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one result of evidence-based medicine



evidence based medicine

Just this week, one of the oldest and most prestigious medical journals on the planet (BMJ) published an editorial from a doctor in Scotland called, “Evidence Based Medicine is Broken“.  Papers like this beg the question; What did the medical community do before EBM?  After 25 years in the industry, I can assure you that much of the time they ignored the evidence and did whatever made them the most money (HERE).  Don’t believe me?  We’ll get there momentarily.  The problem is, the ‘evidence’ is still being largely ignored today (YESTERDAY’S POST).  If you need more proof, read the dozens of posts filed under EBM to see what I’m talking about.  Evidence is only accepted as evidence if there is big money involved.  And despite what folks in Washington are telling you, this problem is as rampant today as it ever was.  A big reason the chasm between the research side of medicine and the practice side of medicine continues to grow (HERE).

The proverbial Quest for Truth.  When it comes to the practice of medicine, where do we find the evidence, and what do we do with it once it’s been discovered.  Great questions, but probably more elusive than we would like to imagine.  This is because all too often, the “evidence” is found wherever the money is found.  Although there are those who are enthralled with Evidence Based Medicine (pencil pushers, government bureaucrats, etc), money is the overriding reason that we cannot trust what has come to be known as “Evidence-based Medicine” (an obvious problem in ENGLAND as well as the U.S.).   But there are other reasons Evidence-Based Medicine is bad — reasons that affect everyone who goes to the doctor.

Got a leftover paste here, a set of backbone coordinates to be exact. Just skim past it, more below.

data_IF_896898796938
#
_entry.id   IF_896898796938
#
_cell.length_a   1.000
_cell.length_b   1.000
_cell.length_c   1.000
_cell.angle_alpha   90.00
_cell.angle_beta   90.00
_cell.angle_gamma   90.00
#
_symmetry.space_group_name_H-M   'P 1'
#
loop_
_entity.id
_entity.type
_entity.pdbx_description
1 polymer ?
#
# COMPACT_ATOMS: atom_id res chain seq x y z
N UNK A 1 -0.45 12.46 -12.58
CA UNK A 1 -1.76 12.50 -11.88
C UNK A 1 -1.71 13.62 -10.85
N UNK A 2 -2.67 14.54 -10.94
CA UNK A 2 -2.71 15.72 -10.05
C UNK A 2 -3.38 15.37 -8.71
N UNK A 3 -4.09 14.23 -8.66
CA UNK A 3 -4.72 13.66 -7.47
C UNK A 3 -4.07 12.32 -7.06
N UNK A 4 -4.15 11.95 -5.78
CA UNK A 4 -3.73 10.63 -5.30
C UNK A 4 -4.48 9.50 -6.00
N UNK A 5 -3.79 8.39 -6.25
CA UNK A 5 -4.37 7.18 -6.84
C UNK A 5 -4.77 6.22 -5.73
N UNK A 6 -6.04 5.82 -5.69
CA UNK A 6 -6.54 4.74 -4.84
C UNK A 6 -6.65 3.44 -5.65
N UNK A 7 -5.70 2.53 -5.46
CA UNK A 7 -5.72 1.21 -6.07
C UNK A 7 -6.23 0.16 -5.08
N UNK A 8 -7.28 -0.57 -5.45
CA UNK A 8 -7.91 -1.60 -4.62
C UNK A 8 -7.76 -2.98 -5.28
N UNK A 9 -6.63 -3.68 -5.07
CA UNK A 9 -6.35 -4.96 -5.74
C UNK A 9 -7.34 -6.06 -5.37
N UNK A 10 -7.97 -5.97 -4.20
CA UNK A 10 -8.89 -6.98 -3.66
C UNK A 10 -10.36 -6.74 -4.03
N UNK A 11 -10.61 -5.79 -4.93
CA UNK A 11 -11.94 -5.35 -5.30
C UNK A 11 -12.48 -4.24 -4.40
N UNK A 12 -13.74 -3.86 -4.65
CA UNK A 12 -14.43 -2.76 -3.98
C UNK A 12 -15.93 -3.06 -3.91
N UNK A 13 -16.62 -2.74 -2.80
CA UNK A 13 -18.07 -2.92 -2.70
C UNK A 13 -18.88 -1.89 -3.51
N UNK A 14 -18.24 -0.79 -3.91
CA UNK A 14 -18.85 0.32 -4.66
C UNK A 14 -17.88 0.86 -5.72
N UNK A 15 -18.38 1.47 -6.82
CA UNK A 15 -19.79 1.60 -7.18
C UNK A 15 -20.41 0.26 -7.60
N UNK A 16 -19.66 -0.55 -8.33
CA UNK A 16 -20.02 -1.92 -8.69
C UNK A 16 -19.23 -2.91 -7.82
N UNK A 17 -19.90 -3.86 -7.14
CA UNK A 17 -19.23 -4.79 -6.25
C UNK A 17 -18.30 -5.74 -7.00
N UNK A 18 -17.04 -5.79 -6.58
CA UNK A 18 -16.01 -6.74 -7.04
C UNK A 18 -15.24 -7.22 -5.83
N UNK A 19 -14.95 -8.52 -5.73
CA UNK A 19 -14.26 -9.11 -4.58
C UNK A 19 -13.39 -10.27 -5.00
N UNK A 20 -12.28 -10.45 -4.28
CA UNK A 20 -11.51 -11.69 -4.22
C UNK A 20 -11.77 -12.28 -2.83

Now we find out that EHR’s (Electronic Health Records) are such a complicated pain-in-the-you-know-what, that using them takes up 43% of the doctor visit in the Emergency Room (only 28% of the “patient contact” is spent actually interacting with the patient).  In fact, a recent study published in the American Journal of Emergency Medicine said that during an average 10 hour shift, Emergency Room Physicians will click their mouse just under 4,000 times.  Gulp!  This means that the average doctor visit involves your doctor spending much more time staring at their computer screen, hoping to reach tricky government-mandated goals for record keeping, than the time they spend with you.  And it’s about to get worse —- much worse.

With the government going broke (it’s not like this is a secret), and deep cuts being made by insurance companies, doctor’s offices, clinics, and hospitals everywhere —- as well as the implementation of the brand new ICD-10 Codes which are replacing the ICD-9 Codes (HERE) —- things are getting ready to bog down worse than a Corvette at a mud-run.  Remember this the next time you spend three hours waiting for a doctor visit that lasts all of 5 minutes (with the doctor spending half that time on their computer).


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